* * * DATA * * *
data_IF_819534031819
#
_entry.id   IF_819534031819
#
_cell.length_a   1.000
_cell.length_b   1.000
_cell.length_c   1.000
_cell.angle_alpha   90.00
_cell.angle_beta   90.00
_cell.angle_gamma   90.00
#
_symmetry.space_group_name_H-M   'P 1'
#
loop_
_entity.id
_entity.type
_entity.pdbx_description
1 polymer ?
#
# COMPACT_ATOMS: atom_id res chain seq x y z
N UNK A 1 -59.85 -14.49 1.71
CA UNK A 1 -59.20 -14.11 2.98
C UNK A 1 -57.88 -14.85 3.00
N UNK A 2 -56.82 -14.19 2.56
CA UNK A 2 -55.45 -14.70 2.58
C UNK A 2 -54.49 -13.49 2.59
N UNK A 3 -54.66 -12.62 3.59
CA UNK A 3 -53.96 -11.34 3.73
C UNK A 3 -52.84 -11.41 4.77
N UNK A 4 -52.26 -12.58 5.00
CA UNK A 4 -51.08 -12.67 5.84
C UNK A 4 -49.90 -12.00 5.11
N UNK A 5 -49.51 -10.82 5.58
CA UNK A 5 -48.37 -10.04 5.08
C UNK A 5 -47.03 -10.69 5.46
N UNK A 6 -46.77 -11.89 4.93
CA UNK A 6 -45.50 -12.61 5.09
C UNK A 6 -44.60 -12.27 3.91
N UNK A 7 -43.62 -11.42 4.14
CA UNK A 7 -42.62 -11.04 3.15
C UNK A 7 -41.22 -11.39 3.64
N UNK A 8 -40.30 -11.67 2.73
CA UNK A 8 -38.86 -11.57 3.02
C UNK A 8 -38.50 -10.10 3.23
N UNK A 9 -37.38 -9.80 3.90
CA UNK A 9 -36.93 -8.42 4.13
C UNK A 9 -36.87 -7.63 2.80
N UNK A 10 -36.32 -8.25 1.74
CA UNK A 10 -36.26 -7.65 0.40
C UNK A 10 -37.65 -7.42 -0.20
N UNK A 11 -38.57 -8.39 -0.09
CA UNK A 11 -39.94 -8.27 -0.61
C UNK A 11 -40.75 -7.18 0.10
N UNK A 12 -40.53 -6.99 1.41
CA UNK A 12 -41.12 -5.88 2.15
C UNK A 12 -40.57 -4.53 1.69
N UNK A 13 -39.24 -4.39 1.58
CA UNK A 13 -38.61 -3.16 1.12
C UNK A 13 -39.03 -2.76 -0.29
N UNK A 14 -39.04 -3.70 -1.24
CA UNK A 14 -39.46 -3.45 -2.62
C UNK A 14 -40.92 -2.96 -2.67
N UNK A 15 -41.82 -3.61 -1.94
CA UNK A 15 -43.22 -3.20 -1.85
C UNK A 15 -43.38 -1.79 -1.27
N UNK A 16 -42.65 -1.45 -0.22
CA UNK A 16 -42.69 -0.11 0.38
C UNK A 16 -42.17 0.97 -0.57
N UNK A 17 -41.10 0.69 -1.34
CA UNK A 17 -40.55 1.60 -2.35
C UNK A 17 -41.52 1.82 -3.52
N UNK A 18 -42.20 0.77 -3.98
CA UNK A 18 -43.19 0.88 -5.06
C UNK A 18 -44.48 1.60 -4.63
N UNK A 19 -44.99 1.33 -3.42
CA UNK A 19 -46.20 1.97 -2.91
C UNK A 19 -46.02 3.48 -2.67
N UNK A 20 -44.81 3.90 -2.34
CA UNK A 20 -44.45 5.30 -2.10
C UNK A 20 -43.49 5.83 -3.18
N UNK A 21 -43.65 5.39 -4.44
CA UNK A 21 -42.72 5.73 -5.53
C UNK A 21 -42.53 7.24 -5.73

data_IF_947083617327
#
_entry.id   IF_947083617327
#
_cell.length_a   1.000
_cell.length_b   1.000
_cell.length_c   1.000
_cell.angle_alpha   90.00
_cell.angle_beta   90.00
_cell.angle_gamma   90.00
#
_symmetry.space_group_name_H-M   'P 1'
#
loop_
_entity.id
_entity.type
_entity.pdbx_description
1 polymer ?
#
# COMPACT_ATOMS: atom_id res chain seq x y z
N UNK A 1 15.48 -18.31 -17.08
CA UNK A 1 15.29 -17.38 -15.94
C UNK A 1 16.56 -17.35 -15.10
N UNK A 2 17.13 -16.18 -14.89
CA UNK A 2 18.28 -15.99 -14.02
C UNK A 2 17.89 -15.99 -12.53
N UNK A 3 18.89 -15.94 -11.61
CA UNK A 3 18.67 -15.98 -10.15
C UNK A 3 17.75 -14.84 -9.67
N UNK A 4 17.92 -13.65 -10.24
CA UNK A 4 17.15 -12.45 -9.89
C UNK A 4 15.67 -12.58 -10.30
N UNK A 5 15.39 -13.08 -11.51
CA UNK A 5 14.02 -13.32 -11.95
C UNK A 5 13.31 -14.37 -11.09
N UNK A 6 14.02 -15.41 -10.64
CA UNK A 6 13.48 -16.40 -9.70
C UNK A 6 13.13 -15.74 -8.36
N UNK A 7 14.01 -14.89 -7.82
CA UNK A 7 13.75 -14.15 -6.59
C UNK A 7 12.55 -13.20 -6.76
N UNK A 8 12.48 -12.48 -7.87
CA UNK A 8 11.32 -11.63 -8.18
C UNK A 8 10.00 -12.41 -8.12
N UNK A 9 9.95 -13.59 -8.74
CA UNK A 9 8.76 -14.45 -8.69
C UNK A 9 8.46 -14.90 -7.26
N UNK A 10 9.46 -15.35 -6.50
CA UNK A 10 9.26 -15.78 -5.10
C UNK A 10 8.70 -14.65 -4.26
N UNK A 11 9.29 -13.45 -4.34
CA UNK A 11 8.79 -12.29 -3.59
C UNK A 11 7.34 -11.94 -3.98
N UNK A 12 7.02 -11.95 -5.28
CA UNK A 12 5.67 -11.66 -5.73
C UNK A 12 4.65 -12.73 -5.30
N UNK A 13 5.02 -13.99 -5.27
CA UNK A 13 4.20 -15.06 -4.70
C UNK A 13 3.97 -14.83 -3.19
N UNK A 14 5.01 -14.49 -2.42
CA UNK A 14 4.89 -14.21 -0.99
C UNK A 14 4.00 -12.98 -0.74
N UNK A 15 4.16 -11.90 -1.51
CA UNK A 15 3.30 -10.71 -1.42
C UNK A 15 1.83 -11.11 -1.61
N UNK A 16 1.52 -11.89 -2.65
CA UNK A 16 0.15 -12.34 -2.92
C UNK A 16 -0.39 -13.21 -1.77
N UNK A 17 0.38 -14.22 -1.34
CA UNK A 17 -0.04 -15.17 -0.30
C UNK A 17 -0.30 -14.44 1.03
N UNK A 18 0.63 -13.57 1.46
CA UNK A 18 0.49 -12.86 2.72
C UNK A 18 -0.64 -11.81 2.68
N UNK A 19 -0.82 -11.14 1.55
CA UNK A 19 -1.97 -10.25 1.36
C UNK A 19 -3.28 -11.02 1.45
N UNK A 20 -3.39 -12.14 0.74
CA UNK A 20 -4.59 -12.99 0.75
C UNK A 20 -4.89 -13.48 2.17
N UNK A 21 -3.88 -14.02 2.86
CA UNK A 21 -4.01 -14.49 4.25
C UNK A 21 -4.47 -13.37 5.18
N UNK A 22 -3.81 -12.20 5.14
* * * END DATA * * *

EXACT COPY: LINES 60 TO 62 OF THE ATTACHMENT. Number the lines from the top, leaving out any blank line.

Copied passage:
N UNK A 14 -39.04 -3.70 -1.24
CA UNK A 14 -39.46 -3.45 -2.62
C UNK A 14 -40.92 -2.96 -2.67